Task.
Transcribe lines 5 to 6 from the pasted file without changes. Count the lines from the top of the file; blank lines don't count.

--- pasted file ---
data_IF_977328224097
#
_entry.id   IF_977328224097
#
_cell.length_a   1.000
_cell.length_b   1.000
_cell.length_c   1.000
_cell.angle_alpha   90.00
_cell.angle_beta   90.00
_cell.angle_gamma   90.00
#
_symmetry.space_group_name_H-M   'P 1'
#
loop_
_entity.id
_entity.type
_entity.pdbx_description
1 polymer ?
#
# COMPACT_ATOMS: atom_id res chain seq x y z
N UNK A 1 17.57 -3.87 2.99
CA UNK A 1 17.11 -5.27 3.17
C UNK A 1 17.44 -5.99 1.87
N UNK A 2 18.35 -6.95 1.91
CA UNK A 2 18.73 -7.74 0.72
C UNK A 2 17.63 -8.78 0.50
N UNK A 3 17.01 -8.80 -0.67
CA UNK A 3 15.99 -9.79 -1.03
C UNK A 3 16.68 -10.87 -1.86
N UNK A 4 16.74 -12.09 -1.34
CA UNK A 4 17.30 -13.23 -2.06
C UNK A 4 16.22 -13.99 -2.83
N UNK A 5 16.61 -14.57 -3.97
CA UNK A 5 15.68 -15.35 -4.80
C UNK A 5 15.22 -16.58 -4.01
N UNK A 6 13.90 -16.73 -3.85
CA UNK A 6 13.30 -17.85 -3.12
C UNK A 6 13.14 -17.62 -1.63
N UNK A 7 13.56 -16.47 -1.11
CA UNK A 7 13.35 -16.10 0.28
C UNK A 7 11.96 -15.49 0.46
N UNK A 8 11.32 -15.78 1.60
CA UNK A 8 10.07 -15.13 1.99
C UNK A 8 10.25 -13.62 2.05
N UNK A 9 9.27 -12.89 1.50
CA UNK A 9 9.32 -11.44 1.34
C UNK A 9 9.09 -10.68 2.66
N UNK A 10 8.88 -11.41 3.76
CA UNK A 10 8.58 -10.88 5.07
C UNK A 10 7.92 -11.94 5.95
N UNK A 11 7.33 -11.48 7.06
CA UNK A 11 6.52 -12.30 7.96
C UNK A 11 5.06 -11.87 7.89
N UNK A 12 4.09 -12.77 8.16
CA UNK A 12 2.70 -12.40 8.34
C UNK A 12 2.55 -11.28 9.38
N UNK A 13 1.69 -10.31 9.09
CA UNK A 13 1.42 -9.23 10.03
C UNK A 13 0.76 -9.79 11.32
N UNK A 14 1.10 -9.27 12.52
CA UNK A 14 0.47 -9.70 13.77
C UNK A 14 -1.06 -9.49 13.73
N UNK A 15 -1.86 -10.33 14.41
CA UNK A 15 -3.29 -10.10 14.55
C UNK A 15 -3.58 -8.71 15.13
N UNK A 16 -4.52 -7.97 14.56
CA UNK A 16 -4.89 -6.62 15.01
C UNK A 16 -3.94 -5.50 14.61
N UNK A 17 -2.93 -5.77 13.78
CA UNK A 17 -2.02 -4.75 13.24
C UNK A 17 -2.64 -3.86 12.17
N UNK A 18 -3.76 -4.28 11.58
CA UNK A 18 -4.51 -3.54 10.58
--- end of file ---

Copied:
_cell.length_a   1.000
_cell.length_b   1.000